Scaling Huskee into an international brand
Huskee originally launched on Kickstarter in 2018. Aside from raising capital, the success of their initial campaign proved there was significant interest from all over the world.
Four years on, and Saxon perceives the brand to be at a critical stage in expanding their impact. Accordingly their focus is in a number of key areas.
Scaling up the Huskee Swap network is a key growth lever. They already have solid participation in Australia, but are working with key venues both here and overseas to raise awareness and multiply their impact. They are actively working with partners and distributors in over 80 countries! A key part of the Swap system is the Huskee Swap app, which they are putting significant investment into currently.
Scaling out the Huskee Loop system is also a critical strategy to ensure they continue to deliver on their organisational values in every geography. The goal is to work with local manufacturers all over the world to find smaller, bespoke moulding companies that can take the products, grind it down to make new products. In addition they are also exploring other recyclable materials including glass to expand their range of functional coffeeware.
Where can people get Huskee products?
If you’re ready to join the Huskee revolution, ask your local cafe! If they don’t have it, and you wish to learn more or purchase your own, visit the website, huskee.co
Aside from the obvious issues around coffee cups going into landfill, it was eye opening to hear that even truly compostable cups rarely end up in compost, and still have a significant impact in terms of carbon footprint in shipping, not to mention the forestry impact of the trees used to create the wood pulp.
Reusable is clearly better – but Saxon’s perspective from the point of view of the coffee bar trying to service every make and model of different cup was an interesting one, and you can see how standardisation is going to help with efficiency and cafeteria waste.
Saxon is setting a great example with rethinking and extracting new value from what has traditionally been regarded as a waste stream. Coffee husks are produced in huge quantities, and either left to rot or transported to be burned or dumped into landfill on a commercial scale, all of which add to GHG emissions. But by uncovering useful properties of husks, like their robustness and thermal insulation, Saxon’s team have been able to turn waste into useful raw material, and not only reduce landfill, reduce GHG but also provide a value stream for the coffee farmers.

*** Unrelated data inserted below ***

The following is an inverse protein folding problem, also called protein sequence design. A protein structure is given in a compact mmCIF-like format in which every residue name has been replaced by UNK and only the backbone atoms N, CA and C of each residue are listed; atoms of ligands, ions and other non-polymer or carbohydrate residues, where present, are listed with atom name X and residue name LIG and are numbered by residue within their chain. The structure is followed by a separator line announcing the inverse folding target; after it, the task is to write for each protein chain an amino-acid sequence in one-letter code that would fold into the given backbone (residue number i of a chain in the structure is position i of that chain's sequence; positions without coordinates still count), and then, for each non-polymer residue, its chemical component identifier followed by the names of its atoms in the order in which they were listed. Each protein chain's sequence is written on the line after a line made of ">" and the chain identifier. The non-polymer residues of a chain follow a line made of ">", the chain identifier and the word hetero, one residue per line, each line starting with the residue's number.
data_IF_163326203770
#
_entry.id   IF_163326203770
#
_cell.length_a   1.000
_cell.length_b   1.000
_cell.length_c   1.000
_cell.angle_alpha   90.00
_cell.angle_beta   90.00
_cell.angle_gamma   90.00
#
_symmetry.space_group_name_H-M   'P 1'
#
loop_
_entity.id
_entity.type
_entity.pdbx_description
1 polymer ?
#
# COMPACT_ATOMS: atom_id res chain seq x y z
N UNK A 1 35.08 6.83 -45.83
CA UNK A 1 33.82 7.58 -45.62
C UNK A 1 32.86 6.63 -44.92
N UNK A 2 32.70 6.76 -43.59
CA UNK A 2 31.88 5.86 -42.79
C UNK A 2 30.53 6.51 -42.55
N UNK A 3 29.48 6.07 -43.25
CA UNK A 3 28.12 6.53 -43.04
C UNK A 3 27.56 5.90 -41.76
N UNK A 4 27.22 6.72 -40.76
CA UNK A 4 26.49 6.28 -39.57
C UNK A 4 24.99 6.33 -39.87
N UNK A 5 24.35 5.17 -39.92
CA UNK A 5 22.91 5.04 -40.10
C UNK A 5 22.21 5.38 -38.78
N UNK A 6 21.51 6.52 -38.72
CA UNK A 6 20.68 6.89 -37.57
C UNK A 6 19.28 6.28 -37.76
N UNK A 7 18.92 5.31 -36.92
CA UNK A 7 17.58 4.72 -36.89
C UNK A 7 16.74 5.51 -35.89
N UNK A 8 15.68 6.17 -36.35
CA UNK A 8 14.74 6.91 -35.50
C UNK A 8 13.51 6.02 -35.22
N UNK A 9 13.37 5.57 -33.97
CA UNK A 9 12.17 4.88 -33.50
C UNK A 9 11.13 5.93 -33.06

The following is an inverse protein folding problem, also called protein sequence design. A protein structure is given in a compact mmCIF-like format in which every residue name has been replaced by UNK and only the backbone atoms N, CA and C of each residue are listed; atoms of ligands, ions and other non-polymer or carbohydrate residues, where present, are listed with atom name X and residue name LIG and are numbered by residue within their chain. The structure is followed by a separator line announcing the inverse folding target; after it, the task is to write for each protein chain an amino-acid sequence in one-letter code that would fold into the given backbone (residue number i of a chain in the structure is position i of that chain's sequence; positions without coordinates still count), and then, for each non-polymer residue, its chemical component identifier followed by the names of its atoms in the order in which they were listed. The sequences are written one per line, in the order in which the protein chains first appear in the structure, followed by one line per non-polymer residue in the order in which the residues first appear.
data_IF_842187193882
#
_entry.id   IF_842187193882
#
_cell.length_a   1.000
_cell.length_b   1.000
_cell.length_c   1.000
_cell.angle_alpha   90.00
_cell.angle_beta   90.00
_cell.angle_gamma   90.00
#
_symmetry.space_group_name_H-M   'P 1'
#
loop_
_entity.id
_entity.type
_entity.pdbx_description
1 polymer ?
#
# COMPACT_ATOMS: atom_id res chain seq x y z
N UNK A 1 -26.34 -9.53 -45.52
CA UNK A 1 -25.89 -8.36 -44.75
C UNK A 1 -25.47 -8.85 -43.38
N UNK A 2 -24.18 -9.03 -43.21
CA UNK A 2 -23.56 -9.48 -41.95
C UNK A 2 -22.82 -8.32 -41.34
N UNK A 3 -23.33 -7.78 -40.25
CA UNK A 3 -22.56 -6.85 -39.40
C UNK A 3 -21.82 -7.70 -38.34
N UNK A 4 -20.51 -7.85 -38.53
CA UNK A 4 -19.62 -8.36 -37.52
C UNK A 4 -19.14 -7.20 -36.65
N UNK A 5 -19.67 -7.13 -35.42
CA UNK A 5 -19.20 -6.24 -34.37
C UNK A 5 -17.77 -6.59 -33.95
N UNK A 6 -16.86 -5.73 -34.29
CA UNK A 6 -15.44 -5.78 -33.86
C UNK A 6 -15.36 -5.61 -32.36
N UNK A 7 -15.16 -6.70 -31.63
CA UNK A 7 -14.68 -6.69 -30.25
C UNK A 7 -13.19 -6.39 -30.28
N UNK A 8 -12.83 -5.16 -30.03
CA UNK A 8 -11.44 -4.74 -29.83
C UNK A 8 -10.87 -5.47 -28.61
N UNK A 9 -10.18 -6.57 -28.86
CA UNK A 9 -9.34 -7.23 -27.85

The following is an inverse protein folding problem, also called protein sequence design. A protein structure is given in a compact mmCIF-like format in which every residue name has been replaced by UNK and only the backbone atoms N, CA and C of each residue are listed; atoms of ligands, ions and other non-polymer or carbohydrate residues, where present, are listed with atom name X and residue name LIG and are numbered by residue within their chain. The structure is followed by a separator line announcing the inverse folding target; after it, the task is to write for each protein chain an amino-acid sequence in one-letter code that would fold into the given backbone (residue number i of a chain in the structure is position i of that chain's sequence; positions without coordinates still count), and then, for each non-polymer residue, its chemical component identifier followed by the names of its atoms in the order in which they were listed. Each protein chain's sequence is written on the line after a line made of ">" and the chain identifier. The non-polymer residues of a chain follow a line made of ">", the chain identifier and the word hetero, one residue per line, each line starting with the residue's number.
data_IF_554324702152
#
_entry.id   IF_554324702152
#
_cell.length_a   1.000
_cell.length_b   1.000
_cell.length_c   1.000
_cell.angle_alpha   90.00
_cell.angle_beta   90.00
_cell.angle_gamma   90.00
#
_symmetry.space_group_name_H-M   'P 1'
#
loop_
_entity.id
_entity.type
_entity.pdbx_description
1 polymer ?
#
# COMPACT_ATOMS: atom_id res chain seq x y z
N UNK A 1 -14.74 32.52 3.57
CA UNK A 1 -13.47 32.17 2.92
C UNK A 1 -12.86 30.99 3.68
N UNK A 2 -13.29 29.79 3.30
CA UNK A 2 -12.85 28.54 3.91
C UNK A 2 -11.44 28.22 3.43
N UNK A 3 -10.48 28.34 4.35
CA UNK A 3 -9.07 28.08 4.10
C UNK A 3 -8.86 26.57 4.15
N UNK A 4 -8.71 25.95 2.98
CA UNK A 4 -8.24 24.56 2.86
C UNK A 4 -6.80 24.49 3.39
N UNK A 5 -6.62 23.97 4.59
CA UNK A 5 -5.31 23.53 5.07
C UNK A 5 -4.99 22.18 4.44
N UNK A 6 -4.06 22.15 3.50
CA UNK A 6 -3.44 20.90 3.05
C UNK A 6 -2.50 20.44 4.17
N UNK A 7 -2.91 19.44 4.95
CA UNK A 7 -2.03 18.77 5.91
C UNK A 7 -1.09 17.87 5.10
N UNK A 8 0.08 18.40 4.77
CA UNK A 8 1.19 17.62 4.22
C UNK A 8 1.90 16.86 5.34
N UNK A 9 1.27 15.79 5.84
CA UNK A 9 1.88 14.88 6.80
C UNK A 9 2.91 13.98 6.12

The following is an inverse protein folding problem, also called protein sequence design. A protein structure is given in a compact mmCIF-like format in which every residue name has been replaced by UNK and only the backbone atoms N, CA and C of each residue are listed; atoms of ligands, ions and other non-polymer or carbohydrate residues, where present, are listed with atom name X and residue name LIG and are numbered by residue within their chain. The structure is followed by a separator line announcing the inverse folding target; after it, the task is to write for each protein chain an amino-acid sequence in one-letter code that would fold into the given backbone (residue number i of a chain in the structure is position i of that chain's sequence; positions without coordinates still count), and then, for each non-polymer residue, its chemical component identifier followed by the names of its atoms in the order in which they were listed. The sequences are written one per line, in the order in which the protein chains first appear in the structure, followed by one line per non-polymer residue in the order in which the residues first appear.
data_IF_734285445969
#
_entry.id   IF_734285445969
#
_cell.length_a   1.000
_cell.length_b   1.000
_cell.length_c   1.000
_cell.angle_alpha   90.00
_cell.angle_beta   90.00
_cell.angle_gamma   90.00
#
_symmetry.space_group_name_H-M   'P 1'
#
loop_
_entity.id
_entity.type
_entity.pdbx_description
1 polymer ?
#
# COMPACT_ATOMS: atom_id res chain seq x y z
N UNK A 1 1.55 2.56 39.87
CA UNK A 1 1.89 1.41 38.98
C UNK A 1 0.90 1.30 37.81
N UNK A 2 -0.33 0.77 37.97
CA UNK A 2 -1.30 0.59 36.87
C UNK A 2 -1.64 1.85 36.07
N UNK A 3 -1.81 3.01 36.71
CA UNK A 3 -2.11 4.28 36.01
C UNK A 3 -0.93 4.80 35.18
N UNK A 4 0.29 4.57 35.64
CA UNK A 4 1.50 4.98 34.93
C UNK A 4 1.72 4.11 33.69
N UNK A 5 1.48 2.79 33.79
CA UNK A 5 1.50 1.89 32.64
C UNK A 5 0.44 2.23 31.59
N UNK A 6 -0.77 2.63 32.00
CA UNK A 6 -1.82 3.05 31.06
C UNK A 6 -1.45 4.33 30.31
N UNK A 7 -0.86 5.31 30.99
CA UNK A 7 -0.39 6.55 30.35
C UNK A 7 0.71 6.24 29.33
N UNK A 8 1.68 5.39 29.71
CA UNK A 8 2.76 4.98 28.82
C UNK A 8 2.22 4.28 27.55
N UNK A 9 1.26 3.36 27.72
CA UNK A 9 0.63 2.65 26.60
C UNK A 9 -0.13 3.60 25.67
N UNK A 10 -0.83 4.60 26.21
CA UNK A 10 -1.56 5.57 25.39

Are there waste streams in your supply chain that you could access and find new uses for?
And finally I really loved hearing how the Huskee team are approaching product stewardship, specifically what happens to their products at end of life. All products have and end of life, and increasingly consumers as well as legislators are expecting brands to take responsibility for what happens to that product once the customer has finished with it.
With international participation in mind, Saxon knew that not only would they need to be able to collect up those disused products in an efficient way but actually make use of the collected material by recycling and creating new products using the local infrastructure in each case. The kind of capability is only possible with careful thought and planning at the product design stage, especially when you’re using unusual materials like in Huskee’s case, but equally where your product is comprised of a mix of different materials.
If you’re planning on releasing new products through 2023 and beyond, now is a great time consider end of life processing, because it’s only going to become more important and more expected moving forward.
With governments around the world clamping down on single use plastics, including coffee cups, I think Huskee is incredibly well placed to see an explosion of growth as hospitality outlets look for reusable solutions, so they are definitely a brand to watch!
I’ll be back again next week with more stories from the world of Sustainable Ecommerce, so until then, keep building your brand for a healthier planet!